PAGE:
Last night was not so tremendous. Going for 48 hours with about six hours of sleep gets kind of tiring. I did do something pretty dumb by the end of the night. Fortunately not dangerous, but pretty dumb. Partly, also, the night dragged because nobody got seriously sick till the early morning, so there was nothing to do but see some rather boring consults, and answer calls from the floor – never in short supply.

The high point of the night was taking a transfer from another tertiary care center at 3am. Since I had actually managed to fall asleep, at first I was rather upset. But the only thing to do really was laugh at the ridiculous situation; which I did; the nurses thought I was crazy. The patient had developed a critical lab value more than 24 hours earlier; the only evidence I had of this was a handwritten note which she was carrying with her glasses. (That was when I decided to laugh.) As the nurses observed, if we had to get an insane transfer with nonexistent documentation of gigantic medical problems, at least she was completely alert, and had a very good memory for whatever scraps of information she had been given about her condition. I think the bottom line reason she was transferred (as far as we could understand) was because her insurance didn’t like the other hospital. When she spirals and dies in a few days from the untreated condition that was ignored while she was being transferred, do you think we could all sue the insurance company for malpractice? (And do you think the tertiary hospital sent any images with her? Noooo.)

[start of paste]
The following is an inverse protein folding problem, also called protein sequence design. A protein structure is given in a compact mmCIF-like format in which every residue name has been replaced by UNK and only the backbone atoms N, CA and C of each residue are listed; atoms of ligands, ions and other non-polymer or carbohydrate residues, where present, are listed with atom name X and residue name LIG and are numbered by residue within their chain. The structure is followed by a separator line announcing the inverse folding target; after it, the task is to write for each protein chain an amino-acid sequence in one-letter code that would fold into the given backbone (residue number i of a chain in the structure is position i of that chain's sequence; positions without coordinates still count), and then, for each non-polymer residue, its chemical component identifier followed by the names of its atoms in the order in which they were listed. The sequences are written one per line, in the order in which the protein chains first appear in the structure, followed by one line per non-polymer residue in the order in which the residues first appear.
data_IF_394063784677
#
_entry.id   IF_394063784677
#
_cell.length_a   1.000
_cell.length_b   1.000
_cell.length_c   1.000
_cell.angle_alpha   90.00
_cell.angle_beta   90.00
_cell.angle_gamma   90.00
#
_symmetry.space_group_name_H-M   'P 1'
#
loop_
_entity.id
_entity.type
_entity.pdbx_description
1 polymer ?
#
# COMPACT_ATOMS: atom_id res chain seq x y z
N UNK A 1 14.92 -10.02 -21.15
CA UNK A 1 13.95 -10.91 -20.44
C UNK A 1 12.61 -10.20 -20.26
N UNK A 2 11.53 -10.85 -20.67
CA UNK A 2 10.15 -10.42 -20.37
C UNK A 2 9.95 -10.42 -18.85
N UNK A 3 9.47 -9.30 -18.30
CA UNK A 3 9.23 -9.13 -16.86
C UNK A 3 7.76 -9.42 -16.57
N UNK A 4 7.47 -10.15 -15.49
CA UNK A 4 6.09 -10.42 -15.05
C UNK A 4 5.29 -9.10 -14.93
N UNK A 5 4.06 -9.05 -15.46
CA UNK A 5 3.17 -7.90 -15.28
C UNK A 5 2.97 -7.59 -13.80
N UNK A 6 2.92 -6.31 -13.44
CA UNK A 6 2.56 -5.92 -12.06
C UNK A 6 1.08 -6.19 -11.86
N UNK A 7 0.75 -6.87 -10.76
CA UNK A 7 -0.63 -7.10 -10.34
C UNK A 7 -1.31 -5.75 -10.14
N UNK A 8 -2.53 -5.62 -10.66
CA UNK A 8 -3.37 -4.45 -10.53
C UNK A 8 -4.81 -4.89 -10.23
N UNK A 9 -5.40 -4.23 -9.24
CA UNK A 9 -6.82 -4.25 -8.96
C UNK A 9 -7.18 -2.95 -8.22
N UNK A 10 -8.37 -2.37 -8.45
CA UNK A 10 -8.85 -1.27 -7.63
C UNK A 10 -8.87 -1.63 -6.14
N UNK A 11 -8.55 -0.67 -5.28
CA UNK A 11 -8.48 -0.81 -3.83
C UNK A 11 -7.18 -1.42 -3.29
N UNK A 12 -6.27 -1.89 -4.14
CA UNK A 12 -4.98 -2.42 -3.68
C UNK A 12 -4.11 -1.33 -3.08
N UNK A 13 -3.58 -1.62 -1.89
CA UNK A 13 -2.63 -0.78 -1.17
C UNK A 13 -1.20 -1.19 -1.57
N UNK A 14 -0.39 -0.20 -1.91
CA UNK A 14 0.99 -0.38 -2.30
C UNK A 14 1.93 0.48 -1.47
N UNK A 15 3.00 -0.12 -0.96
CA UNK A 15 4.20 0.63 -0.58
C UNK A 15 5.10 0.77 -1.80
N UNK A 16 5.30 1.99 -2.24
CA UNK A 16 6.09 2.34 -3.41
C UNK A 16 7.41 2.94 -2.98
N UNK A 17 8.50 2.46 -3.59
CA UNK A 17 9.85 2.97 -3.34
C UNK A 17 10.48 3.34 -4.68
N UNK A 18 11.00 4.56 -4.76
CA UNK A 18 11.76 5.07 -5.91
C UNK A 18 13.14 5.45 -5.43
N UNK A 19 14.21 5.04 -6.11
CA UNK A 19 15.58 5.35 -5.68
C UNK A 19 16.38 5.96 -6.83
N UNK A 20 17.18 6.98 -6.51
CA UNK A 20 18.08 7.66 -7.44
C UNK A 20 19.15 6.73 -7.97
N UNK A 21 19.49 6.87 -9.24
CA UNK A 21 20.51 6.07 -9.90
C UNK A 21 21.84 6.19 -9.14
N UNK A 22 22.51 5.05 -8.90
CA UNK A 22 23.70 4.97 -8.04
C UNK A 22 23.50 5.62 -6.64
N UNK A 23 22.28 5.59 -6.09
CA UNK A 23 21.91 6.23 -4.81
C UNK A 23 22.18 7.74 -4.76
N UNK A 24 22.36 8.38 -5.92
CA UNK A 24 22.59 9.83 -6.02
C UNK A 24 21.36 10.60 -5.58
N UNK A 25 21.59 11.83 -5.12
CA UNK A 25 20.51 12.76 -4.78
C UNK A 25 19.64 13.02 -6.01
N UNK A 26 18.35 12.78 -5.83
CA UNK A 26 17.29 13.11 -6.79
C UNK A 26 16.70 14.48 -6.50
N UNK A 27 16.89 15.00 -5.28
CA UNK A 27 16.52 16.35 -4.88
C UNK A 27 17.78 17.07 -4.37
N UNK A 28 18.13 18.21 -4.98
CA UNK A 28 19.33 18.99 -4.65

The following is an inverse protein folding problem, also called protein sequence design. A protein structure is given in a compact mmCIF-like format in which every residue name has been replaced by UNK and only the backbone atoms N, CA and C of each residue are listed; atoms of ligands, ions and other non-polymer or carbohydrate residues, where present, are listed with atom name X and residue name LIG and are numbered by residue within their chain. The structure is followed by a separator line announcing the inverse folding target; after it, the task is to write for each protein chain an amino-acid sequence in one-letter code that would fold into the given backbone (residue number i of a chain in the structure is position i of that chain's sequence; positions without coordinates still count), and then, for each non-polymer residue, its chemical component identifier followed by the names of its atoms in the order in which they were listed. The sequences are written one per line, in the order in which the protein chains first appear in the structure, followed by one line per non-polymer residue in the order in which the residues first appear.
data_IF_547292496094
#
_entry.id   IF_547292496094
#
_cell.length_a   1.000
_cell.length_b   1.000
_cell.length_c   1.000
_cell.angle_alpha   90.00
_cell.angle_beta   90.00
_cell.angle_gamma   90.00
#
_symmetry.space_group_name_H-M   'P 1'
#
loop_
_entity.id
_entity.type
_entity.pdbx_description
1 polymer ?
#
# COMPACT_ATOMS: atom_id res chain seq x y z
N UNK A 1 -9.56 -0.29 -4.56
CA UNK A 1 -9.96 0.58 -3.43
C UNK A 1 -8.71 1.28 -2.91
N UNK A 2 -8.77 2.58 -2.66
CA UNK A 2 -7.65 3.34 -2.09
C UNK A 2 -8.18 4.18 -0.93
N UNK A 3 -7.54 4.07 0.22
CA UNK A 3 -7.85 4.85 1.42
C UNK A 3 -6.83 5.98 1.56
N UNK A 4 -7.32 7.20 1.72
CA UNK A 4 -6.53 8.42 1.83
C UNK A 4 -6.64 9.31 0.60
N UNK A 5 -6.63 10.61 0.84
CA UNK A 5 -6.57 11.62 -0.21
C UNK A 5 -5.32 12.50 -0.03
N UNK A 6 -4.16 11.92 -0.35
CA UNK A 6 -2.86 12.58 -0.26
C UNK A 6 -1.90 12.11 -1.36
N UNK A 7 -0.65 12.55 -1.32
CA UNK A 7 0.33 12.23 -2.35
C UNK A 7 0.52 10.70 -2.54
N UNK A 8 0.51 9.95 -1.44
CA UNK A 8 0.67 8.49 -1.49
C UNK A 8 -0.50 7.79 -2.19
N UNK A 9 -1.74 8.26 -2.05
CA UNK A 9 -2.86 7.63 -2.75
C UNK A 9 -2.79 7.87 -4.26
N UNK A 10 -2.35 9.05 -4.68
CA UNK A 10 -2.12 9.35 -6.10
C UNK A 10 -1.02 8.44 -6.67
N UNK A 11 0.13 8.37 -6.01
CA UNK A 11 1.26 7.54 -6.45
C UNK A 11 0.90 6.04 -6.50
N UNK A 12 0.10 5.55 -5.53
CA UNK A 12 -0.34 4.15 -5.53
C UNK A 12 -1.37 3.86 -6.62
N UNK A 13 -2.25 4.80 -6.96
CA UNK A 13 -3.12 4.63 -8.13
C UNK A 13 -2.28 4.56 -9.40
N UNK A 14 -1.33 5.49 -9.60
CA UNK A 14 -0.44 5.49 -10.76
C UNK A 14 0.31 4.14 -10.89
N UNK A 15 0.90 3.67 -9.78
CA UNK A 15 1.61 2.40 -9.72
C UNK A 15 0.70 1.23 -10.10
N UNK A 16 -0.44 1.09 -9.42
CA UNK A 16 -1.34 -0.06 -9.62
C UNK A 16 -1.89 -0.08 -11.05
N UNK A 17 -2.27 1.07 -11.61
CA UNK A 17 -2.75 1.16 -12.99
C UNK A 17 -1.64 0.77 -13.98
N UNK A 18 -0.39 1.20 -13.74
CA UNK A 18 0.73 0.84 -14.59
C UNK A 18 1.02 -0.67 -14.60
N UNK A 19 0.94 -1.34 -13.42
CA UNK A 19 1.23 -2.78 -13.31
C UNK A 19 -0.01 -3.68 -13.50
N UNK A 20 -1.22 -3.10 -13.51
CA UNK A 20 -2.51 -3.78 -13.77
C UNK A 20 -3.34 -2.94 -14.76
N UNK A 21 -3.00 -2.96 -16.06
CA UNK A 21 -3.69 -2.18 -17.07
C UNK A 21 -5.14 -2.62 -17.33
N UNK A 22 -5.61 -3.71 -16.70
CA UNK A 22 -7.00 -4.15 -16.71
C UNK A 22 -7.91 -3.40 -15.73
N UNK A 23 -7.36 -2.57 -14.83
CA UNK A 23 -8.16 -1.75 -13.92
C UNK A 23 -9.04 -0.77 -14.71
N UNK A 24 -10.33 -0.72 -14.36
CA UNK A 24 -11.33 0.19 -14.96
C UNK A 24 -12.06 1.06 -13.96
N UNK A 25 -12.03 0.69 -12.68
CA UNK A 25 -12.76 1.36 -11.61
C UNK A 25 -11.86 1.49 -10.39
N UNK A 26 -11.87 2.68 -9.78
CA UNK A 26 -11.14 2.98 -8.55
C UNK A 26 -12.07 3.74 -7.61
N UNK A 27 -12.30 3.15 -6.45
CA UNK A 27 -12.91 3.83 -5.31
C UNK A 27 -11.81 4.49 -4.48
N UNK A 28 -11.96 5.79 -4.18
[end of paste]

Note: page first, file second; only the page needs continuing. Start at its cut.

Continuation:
There was another patient who, on paper, looked sick enough to need a DNR order on admission. But when I went to talk to him, he honestly looked so good, I couldn’t get very far. He said the usual: I wouldn’t want to be kept alive on a ventilator, but if it’s just a short-term problem, and you think I might recover, do everything possible. I didn’t know what to say. On paper, his life expectancy is about a month. Theoretically, he could get pneumonia and have a chance to recover from that before his underlying illness kills him. Realistically, if he doesn’t sign a DNR now, he’ll end up on a ventilator when his illness catches up with him, and we’ll be stuck for several days discussing things with his family (if they turn up). But at 11pm as the intern I didn’t feel called upon to explore the prognosis of his condition; which after all he had been admitted to have a work-up for. After talking to him, I think I understand what he wants; but without signed papers, my understanding doesn’t do him any good.

I need to keep a list tonight of all the silly pages I get. (From one of my favorite nurses: “The patient’s temperature is now 100.4; it was 102 a few hours ago.” From a less beloved floor: “The patient has restless legs. I know he became delirious when we gave him any kind of sedatives yesterday, but these restless legs are really bothering him.” Which is why I’ve decided to buy Ambien’s marketing gimick of not being as mind-altering as other hypnotics; it’s a life-saver for interns. Or, “I know the patient is npo after midnight. Since it’s only 8pm now, would it be ok for him to have some dinner?”) Actually, I need to get better at filtering the important jobs from the things that can stand to wait till morning. If I had better radar, all this traffic wouldn’t be such a problem.